Tropical cyclones are primarily a feature of tropical and subtropical waters. In the North Atlantic, they occur during the summer and fall months, known as the hurricane season. Depending on the time of year, tropical systems originate in different parts of the North Atlantic.
Hurricanes can strike anywhere along the U.S. eastern seaboard, the Gulf of Mexico, the Hawaiian Islands and, rarely, the southern California coast.
Other regions that are susceptible to tropical systems include the Pacific, Caribbean, and Gulf of Mexico coast of Mexico. The Bay of Campeche is often the site of early season formation (June and July). The entire Caribbean is at risk throughout the six month season.
United StatesIn the United States, however, there are areas though, which because of their topographical makeup and heavy population concentrations, are especially vulnerable to hurricane destruction should a storm make landfall nearby.
Some of these areas are the coastline of the Gulf of Mexico, especially New Orleans and Florida, the coastline of the Carolinas, and the Northeast Corridor.
International HurricanesIn other parts of the world,hurricanes are called by different names, but are no less dangerous.
The word hurricane is used only to describe tropical cyclones with winds of at least 74 miles per hour that occur in the North Atlantic Ocean, Gulf of Mexico, Caribbean Sea or the eastern North Pacific.
In the Western Pacific, west of the International Dateline and north of the equator, tropical storms of such intensity are called typhoons. Cyclones are the proper names for storms in the Indian Ocean, both north and south of the Equator, and around Australia.
BangladeshImagine if half the population of the United States were crammed into the state of Wisconsin. There would be more than 2,000 people attempting to maintain life on every square mile of land.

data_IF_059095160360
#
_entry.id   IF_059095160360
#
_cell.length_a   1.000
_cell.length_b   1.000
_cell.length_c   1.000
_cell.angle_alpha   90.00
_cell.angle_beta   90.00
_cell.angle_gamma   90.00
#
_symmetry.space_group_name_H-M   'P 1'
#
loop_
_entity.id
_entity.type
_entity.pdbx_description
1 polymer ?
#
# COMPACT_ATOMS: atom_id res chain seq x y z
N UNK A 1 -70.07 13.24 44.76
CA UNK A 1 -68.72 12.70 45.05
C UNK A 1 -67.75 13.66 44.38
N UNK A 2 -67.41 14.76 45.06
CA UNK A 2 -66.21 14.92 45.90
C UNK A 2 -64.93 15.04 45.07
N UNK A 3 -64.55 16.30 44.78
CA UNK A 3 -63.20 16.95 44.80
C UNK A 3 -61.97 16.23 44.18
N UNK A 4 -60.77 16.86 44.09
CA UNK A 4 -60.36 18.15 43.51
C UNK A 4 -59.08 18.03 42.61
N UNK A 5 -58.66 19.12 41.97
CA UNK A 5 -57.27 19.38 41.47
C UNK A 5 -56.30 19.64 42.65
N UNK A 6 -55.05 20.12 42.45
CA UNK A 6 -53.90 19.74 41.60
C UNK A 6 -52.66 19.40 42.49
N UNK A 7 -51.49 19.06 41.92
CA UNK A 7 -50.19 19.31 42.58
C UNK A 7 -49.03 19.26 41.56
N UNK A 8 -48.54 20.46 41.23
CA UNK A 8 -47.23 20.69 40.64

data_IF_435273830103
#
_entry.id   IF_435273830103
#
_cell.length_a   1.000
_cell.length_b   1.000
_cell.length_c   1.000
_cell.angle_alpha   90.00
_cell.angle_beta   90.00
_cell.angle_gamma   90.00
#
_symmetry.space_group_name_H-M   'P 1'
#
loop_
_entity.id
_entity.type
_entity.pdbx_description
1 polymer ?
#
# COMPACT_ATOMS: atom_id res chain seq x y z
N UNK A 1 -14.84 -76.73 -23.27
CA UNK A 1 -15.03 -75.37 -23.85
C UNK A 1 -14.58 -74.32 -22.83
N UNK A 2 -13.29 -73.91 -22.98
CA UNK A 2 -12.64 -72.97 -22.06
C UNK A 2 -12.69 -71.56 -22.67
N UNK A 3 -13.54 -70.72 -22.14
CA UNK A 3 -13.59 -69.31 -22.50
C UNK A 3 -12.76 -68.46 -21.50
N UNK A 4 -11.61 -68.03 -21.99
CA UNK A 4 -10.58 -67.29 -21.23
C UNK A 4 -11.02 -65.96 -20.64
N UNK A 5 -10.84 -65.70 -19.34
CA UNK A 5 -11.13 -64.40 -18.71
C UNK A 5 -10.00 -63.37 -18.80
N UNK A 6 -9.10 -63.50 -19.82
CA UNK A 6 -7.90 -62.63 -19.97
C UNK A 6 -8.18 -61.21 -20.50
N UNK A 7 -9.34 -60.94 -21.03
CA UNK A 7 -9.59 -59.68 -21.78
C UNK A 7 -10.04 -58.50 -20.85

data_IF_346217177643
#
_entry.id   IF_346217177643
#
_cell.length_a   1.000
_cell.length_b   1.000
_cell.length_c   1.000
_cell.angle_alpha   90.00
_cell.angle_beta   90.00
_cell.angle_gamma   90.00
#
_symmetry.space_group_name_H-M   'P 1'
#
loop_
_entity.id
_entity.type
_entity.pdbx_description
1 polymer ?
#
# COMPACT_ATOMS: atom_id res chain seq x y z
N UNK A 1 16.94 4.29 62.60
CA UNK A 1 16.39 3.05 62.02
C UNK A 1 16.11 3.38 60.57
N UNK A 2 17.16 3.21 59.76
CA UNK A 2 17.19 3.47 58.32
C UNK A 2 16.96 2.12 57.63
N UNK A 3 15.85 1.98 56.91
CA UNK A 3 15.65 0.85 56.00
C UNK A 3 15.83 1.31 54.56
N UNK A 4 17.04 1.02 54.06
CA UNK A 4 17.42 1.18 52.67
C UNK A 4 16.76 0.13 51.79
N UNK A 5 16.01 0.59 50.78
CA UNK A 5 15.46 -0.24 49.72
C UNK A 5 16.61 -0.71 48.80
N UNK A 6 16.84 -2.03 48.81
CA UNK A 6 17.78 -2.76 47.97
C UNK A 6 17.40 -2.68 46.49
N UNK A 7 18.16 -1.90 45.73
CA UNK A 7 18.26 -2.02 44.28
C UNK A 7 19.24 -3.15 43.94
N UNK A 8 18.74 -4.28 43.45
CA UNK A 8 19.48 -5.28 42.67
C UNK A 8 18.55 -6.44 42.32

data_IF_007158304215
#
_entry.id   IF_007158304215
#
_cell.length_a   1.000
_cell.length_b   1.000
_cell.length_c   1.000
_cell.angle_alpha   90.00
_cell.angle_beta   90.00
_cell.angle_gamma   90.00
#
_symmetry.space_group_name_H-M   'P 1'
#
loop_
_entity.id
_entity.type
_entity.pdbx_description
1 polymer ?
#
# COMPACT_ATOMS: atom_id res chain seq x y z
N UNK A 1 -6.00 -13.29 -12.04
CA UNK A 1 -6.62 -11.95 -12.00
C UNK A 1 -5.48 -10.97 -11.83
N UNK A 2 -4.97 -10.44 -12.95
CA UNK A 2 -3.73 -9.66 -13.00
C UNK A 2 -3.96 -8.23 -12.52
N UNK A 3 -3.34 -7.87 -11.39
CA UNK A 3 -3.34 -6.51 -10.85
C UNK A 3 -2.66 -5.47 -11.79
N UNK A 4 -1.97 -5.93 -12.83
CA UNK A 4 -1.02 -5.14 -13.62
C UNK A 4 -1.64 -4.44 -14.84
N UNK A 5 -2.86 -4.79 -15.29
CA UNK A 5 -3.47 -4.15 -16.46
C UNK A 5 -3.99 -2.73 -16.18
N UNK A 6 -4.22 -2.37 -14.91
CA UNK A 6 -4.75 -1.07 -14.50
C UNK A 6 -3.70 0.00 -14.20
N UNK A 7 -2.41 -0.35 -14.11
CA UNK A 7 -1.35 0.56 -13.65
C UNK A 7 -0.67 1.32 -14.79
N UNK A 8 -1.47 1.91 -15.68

That was the population density in Bangladesh, squeezed between India and Burma on the Bay of Bengal, when one of the worst natural disasters of the Twentieth Century struck this tiny country.
Just after midnight, on April 10, 1991, a devastating tropical cyclone made landfall in Bangladesh. The resulting storm surge, estimated as high as 20 feet topped by huge waves, washed over offshore islands and carried ocean water miles inland.
The Ganges River flows into the Bay of Bengal, carrying silt in to the low-lying floodplain of Bangladesh, creating one of the world's most fertile crop lands. A third of the country is less than 20 feet above sea level. The shape of the coastline acts as a natural funnel, easily letting water flow up river channels during a cyclone.
The 1991 cyclone was the seventh since 1963 that left death tolls ranging from 10,000 to as many as 500,000 in the 1970 storm. A month after the 1991 storm hit, the official death toll was reported at just under 150,000 deaths, although lives lost to disease, starvation and exposure would eventually increase the count.
Cyclone TracyIt was Christmas Day, 1974, in Darwin, Australia, and Cyclone Tracy was about to make landfall.
Cyclone Tracy began as a weak tropical low about 450 miles northeast of Darwin. Moving slowly to the southwest, it was classified as a cyclone late on December 21, at the start of the hurricane season in the Southern Hemisphere.
As Tracy came around Bathurst Island, northwest of the Australia, satellite imagery showed a rapid intensification when the storm moved across warm ocean water in the Beagle Gulf. Tracy then changed course and headed in a beeline for Darwin, Australia.
Tracy moved slowly onto land, about five miles per hour, causing great devastation due to its lingering pace. Strong winds, gusting up to 135 miles per hour, ravaged Darwin for at least five hours. The tropical cyclone's small, tight eye passed directly over the city.
The city of Darwin was almost completely leveled and had to be rebuilt. Tracy killed 50 residents of Darwin and fifteen people were lost at sea.